A brief introduction into modern programmable logic devices (PLDs), like FPGAs from the manufacture Intel (formerly Altera) and why it could be interesting to work with them.
Welcome to the first rsyocto Blog Post! With this blog I will reveal the beauty of modern SoC FPGAs, show their advantages in the embedded market and give an overview of complex embedded SoC FPGA design with practical examples for the next generation of applications.
Motivation for taking FPGAs in mind for the next generation application design
The global chip shortage, which has slowed production since 2021, has shown that the urge for non-food consumer goods is much greater than the few semiconductor manufacturers can satisfy. They must produce an endless number of different application specific integrated circuits(ASICs) containing hard-wired logic. On the other hand, Field-Programmable Gate Arrays (FPGAs), are also be produced in semiconductor fabs, but they can load an endless number of wired logics by just loading the configuration. This unique capability of FPGAs enables the semiconductor industry to build always the same device for a ton of applications in a high volume. The crises show me that the demand for high-performance intelligent devices is higher since ever before.
Artificial intelligence (AI) is one of the biggest trends of the decade and the underlying know-how as seen as the most important technology of the 21st century. IDC (International Data Corporation) Insiders expect a global spending of $110 billion in this market in 2024. This is three times as much as in 2019. They predict an explosion of the machine learning market in the next years .
AI capable products will be used in a hole variety of areas, such as consumer products and connected industrial internet of things (IIoT). They can help answering scientific questions, putting a self-driving car on the road, or improving cybersecurity. While the first robots in the workplace were mainly involved with automating manual tasks such as manufacturing and production lines, today's software-based robots will take on the repetitive but necessary work that we carry out on AI controlled computers . It is widely accepted that whoever controls the strongest artificial intelligences controls the world .
Deep learning, as a part of AI, is a computer software that mimics the network of neurons in a brain. Today cloud service providers like AWS (Amazon web services), Microsoft Azure and IBM are the biggest drivers in this market. They want to offer new AI services to their customers to allow to improve their workflows. They will connect millions of devices with cloud datacentres to process the accruing data centralist.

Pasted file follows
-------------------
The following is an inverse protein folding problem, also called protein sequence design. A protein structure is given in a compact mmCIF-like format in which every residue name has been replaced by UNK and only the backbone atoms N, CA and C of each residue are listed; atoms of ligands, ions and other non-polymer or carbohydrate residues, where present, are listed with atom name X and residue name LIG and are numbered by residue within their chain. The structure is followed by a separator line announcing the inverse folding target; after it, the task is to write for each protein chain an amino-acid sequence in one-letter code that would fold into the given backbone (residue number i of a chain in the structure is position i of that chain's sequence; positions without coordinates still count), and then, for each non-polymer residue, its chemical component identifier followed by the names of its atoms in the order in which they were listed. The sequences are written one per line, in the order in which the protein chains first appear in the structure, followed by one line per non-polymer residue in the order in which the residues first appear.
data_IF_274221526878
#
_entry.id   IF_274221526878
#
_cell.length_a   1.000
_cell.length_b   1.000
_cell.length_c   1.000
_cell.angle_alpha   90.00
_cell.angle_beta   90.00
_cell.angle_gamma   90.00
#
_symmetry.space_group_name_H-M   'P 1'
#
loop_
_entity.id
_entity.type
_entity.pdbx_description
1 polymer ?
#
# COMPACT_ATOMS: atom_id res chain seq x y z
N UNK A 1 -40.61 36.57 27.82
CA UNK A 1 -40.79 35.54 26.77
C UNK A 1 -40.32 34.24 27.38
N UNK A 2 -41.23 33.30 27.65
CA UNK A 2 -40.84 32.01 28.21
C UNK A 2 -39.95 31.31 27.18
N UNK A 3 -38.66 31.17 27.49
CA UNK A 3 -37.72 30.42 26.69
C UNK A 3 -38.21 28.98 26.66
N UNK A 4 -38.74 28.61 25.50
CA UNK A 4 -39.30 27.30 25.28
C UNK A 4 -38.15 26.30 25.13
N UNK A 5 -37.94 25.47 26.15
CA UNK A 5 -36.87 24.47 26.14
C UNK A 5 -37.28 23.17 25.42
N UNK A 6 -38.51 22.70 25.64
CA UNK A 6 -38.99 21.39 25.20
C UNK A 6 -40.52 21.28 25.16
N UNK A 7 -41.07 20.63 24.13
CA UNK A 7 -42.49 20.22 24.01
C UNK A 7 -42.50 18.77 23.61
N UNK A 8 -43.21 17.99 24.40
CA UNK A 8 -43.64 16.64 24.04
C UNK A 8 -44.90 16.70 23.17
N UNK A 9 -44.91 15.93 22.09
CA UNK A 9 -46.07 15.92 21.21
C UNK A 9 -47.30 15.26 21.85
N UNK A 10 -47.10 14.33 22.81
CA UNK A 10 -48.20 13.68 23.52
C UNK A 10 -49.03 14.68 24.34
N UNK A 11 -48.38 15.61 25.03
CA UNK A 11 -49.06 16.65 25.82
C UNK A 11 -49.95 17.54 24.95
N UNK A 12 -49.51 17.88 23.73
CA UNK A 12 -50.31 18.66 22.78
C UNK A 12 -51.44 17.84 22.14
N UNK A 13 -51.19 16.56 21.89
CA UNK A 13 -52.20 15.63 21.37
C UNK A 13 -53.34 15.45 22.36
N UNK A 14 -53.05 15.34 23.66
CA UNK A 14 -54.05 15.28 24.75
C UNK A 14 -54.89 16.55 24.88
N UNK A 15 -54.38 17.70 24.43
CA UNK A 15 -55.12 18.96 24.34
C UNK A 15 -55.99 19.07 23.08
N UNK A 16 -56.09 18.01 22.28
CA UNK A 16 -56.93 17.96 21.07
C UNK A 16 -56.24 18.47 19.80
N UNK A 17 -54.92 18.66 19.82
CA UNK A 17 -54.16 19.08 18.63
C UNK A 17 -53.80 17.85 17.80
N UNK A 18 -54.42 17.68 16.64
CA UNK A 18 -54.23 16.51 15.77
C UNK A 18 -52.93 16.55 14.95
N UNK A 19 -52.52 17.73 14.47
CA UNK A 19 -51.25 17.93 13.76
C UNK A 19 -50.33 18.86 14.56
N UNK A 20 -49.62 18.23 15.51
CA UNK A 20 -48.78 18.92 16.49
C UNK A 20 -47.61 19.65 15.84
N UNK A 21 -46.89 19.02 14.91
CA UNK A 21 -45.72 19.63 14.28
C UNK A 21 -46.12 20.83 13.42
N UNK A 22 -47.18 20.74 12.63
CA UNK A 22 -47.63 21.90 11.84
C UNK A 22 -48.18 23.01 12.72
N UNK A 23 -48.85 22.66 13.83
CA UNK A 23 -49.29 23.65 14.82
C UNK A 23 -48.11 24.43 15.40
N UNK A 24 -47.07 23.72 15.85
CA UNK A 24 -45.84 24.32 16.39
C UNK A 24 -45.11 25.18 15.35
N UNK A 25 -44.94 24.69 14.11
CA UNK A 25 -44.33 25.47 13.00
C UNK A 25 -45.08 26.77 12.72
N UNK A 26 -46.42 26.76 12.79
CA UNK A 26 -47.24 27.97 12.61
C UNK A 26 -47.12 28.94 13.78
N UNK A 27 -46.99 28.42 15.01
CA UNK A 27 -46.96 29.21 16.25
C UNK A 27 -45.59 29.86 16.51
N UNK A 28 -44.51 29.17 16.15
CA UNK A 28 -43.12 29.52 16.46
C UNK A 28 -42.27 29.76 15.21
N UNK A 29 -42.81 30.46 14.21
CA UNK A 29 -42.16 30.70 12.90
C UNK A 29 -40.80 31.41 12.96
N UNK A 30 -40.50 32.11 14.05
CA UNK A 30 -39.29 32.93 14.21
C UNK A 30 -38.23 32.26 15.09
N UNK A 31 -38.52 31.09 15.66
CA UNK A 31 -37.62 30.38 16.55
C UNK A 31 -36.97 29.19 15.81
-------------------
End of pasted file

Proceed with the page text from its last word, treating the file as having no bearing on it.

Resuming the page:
To achieve the full potentials of AI applications by keeping power consumption moderate special optimized AI accelerator units are required, which are connected to CPUs. Typical CPU instruction sets are not designed for these tasks and often too inefficient. Therefore, GPUs (Graphics Processing Units) are in use today. The leading GPU manufacture NVIDIA offers PCIe (Peripheral Component Interconnect Express) GPU accelerator cards for cloud data center providers. NVIDA’s CUDA framework is able to execute source code with a high parallelization on thousands of CUDA Cores inside their GPUs.
On the other hand, modern high-end FPGAs, for instance the Intel Arria 10 family, contain sometimes millions of small logic elements (LEs), which can completely operate independent to each other to bring the highest parallel processing performance of any other technology to the table. They can execute complex mathematical or digital signals processing (DSP) calculations in a single clock cycle. CPUs and GPUs would need thousands of steps to find the same result. For instance, a while ago, as a FPGA newcomer, I designed a prime number generator with an Intel Cyclone V FPGA board, that could find large prime numbers faster than any other device with such a low power consumption.
The disadvantage and certainly the main reason why FPGAs are by far not as populated as GPUs is the complexity of the required Hardware Description Language- (HDL) and software development to realise a simple project. NVIDA’s CUDA software framework enjoys a wildly integration in almost every major accelerator environment, like for example Google TensorFlow, to enable a smooth GPU acceleration out of the box. Unfortunately, this is not the case for FPGA-based accelerators. To counteract this issue, Intel, for example, developed the OpenVino toolkit and the OneAPI to allow the acceleration of typical AI models with FPGAs for a cloud environment. Intel benchmarks its FPGA concept in comparison with CPU- and GPU solutions. Intel demonstrates with typical deep learning models as reference that FPGA accelerators can process AI applications up to 19.9 times faster than typical CPUs . It has therefore been proven that special optimized accelerators are required for AI applications and FPGAs have suitable potentials for such tasks.
A research project conducted by Microsoft on an AI Image classification task shows that Intel Arria 10 FPGAs have, beside their higher raw performance, an almost ten times better power consumption than compatible GPUs . For cloud providers the power consumption and the cooling of typical thousands power-hungry servers are one of the biggest issues. It can be assumed that with the growth of the AI market and the number of connected devices, the power consumption in data centers will increase significantly. The enormous amount of energy and heat waste, datacenters will consume, cannot be viewed as an environmentally friendly goal for the future.